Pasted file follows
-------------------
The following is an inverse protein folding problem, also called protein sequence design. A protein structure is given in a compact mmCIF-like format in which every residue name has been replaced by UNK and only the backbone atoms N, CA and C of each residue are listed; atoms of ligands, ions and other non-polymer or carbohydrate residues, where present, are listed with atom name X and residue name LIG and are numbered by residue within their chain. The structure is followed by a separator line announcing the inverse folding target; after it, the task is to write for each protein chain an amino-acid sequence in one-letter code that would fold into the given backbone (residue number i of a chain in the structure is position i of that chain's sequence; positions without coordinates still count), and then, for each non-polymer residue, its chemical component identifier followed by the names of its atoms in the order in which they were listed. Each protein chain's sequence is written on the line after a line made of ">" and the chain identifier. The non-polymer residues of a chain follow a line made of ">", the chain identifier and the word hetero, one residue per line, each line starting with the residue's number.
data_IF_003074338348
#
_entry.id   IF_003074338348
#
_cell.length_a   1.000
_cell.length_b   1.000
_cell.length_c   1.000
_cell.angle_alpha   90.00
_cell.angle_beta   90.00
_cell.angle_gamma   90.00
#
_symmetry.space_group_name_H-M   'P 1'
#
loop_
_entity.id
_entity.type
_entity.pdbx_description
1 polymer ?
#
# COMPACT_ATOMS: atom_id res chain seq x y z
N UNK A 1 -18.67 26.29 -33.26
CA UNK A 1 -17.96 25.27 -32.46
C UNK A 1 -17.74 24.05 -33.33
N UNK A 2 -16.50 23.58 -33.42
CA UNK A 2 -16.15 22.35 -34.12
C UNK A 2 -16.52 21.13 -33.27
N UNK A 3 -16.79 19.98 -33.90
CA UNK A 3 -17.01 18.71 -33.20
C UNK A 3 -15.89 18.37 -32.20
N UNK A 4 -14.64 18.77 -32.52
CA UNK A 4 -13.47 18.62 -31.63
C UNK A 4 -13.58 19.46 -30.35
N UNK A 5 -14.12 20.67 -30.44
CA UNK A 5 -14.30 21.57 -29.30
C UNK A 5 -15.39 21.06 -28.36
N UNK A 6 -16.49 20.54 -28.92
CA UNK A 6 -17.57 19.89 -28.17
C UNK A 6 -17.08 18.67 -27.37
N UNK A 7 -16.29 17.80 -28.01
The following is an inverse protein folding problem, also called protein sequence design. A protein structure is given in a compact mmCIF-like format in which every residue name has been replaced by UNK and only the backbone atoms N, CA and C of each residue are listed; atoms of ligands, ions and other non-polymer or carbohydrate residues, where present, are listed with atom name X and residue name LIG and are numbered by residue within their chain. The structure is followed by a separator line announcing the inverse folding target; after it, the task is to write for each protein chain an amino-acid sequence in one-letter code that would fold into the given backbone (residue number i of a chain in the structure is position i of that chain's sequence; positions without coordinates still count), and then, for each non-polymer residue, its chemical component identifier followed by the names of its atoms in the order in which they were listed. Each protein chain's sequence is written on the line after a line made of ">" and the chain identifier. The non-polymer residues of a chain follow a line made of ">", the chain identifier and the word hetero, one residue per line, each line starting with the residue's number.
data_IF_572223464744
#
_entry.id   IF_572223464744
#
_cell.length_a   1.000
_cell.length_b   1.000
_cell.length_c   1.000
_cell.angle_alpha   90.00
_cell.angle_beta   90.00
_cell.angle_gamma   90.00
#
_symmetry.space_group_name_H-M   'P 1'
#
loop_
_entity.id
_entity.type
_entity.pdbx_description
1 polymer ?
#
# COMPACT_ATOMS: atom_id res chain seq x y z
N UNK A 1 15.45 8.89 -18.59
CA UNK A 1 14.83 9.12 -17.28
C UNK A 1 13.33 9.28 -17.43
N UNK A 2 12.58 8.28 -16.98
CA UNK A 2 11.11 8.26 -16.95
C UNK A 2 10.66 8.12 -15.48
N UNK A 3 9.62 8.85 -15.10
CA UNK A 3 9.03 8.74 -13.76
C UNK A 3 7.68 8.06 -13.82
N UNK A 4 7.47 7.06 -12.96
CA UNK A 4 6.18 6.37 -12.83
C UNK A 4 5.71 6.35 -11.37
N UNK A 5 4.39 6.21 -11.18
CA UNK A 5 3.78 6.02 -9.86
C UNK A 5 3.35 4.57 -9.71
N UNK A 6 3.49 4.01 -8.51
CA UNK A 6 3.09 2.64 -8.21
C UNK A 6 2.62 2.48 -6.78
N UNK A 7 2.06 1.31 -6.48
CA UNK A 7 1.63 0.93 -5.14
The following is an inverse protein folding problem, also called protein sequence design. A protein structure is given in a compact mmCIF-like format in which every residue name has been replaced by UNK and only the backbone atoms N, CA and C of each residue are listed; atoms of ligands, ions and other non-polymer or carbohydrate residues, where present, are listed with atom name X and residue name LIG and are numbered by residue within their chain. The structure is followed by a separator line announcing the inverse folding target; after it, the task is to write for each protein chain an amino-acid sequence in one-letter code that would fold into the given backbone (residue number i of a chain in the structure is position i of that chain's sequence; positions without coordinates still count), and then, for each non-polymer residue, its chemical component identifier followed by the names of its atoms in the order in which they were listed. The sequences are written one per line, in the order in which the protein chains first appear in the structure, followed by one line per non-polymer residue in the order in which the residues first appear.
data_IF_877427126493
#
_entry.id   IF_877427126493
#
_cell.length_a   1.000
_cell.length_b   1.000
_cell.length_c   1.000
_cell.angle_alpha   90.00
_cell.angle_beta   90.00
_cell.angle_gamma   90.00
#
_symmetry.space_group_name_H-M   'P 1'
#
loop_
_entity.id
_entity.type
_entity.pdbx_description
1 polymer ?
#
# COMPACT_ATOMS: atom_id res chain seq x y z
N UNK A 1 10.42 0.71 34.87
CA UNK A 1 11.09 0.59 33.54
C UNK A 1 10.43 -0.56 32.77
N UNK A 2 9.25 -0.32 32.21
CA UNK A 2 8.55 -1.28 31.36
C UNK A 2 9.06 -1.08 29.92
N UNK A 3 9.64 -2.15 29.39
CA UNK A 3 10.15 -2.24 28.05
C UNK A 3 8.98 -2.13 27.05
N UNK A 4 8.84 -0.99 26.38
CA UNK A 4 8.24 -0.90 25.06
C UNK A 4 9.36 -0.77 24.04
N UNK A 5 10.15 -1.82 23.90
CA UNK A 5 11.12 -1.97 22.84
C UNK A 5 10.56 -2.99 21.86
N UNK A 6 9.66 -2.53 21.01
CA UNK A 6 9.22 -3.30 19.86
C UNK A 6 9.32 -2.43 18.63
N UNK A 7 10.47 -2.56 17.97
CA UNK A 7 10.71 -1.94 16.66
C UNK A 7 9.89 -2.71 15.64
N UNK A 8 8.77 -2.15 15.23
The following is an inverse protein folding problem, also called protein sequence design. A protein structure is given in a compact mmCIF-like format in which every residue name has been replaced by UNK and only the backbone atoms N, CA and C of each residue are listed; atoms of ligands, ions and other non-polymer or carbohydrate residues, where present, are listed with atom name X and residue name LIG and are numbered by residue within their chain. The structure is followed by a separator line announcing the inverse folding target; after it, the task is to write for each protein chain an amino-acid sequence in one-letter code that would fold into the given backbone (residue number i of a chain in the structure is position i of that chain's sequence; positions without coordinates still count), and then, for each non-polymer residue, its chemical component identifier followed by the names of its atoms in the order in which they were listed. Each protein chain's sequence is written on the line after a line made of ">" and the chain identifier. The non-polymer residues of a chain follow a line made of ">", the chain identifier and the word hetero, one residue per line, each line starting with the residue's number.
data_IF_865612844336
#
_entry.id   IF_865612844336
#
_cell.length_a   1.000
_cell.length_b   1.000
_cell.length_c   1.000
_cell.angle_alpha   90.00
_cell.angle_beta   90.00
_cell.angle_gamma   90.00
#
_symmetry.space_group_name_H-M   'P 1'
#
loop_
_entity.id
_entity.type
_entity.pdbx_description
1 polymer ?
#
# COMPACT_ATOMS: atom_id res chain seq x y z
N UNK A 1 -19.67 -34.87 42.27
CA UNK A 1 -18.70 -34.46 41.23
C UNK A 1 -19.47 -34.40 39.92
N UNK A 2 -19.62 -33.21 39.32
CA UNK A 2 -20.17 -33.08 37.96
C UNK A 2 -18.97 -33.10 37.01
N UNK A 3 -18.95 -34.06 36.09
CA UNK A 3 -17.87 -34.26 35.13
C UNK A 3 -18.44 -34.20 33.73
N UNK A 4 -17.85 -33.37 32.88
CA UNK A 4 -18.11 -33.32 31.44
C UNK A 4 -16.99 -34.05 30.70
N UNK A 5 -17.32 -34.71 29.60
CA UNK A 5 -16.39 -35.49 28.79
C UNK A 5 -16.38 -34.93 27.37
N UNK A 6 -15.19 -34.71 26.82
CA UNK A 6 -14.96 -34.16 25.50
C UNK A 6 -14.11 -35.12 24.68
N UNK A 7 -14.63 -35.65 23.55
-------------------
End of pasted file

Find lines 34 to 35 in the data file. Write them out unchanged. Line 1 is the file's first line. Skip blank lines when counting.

N UNK A 5 -14.12 20.67 -30.44
CA UNK A 5 -14.30 21.57 -29.30